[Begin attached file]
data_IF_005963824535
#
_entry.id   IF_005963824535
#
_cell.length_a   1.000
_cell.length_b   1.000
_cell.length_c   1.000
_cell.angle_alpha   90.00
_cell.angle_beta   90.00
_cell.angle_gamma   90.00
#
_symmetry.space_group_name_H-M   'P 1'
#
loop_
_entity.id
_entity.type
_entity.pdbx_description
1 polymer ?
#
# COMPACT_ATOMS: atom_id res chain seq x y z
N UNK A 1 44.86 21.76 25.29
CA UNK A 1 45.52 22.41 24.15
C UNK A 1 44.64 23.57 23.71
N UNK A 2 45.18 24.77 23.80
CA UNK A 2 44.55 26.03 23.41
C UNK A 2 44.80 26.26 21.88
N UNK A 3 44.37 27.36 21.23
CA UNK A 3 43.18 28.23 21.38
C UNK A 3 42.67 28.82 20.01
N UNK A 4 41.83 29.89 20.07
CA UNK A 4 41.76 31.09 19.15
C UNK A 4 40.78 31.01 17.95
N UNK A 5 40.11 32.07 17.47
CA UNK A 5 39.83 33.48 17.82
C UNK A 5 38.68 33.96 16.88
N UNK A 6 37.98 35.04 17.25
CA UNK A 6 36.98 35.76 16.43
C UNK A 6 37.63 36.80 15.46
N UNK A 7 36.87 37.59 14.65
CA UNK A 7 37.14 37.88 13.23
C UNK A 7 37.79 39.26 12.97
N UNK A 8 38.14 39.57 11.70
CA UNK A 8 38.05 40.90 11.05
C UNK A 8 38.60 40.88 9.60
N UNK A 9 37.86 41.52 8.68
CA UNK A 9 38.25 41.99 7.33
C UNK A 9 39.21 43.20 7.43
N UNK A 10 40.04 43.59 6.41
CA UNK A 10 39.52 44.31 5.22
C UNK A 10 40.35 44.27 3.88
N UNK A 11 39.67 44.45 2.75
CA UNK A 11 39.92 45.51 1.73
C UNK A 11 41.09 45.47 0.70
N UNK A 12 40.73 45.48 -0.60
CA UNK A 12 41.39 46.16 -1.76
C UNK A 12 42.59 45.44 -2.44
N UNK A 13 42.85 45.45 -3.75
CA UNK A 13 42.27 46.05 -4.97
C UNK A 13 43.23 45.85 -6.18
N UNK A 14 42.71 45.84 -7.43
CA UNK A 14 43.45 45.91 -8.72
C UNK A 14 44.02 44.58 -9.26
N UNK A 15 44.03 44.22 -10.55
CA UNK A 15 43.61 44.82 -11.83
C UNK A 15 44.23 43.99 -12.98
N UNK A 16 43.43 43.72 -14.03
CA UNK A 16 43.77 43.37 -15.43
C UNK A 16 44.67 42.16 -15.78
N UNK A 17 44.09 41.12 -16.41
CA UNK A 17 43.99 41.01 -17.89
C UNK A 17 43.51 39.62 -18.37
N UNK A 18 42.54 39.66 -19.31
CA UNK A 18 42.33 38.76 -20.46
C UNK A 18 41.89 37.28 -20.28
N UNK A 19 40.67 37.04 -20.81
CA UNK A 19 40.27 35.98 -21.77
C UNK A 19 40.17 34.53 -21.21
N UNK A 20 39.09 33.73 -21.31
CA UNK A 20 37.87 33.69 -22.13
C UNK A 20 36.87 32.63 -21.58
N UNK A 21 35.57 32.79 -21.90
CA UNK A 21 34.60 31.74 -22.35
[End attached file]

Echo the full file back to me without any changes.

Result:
data_IF_005963824535
#
_entry.id   IF_005963824535
#
_cell.length_a   1.000
_cell.length_b   1.000
_cell.length_c   1.000
_cell.angle_alpha   90.00
_cell.angle_beta   90.00
_cell.angle_gamma   90.00
#
_symmetry.space_group_name_H-M   'P 1'
#
loop_
_entity.id
_entity.type
_entity.pdbx_description
1 polymer ?
#
# COMPACT_ATOMS: atom_id res chain seq x y z
N UNK A 1 44.86 21.76 25.29
CA UNK A 1 45.52 22.41 24.15
C UNK A 1 44.64 23.57 23.71
N UNK A 2 45.18 24.77 23.80
CA UNK A 2 44.55 26.03 23.41
C UNK A 2 44.80 26.26 21.88
N UNK A 3 44.37 27.36 21.23
CA UNK A 3 43.18 28.23 21.38
C UNK A 3 42.67 28.82 20.01
N UNK A 4 41.83 29.89 20.07
CA UNK A 4 41.76 31.09 19.15
C UNK A 4 40.78 31.01 17.95
N UNK A 5 40.11 32.07 17.47
CA UNK A 5 39.83 33.48 17.82
C UNK A 5 38.68 33.96 16.88
N UNK A 6 37.98 35.04 17.25
CA UNK A 6 36.98 35.76 16.43
C UNK A 6 37.63 36.80 15.46
N UNK A 7 36.87 37.59 14.65
CA UNK A 7 37.14 37.88 13.23
C UNK A 7 37.79 39.26 12.97
N UNK A 8 38.14 39.57 11.70
CA UNK A 8 38.05 40.90 11.05
C UNK A 8 38.60 40.88 9.60
N UNK A 9 37.86 41.52 8.68
CA UNK A 9 38.25 41.99 7.33
C UNK A 9 39.21 43.20 7.43
N UNK A 10 40.04 43.59 6.41
CA UNK A 10 39.52 44.31 5.22
C UNK A 10 40.35 44.27 3.88
N UNK A 11 39.67 44.45 2.75
CA UNK A 11 39.92 45.51 1.73
C UNK A 11 41.09 45.47 0.70
N UNK A 12 40.73 45.48 -0.60
CA UNK A 12 41.39 46.16 -1.76
C UNK A 12 42.59 45.44 -2.44
N UNK A 13 42.85 45.45 -3.75
CA UNK A 13 42.27 46.05 -4.97
C UNK A 13 43.23 45.85 -6.18
N UNK A 14 42.71 45.84 -7.43
CA UNK A 14 43.45 45.91 -8.72
C UNK A 14 44.02 44.58 -9.26
N UNK A 15 44.03 44.22 -10.55
CA UNK A 15 43.61 44.82 -11.83
C UNK A 15 44.23 43.99 -12.98
N UNK A 16 43.43 43.72 -14.03
CA UNK A 16 43.77 43.37 -15.43
C UNK A 16 44.67 42.16 -15.78
N UNK A 17 44.09 41.12 -16.41
CA UNK A 17 43.99 41.01 -17.89
C UNK A 17 43.51 39.62 -18.37
N UNK A 18 42.54 39.66 -19.31
CA UNK A 18 42.33 38.76 -20.46
C UNK A 18 41.89 37.28 -20.28
N UNK A 19 40.67 37.04 -20.81
CA UNK A 19 40.27 35.98 -21.77
C UNK A 19 40.17 34.53 -21.21
N UNK A 20 39.09 33.73 -21.31
CA UNK A 20 37.87 33.69 -22.13
C UNK A 20 36.87 32.63 -21.58
N UNK A 21 35.57 32.79 -21.90
CA UNK A 21 34.60 31.74 -22.35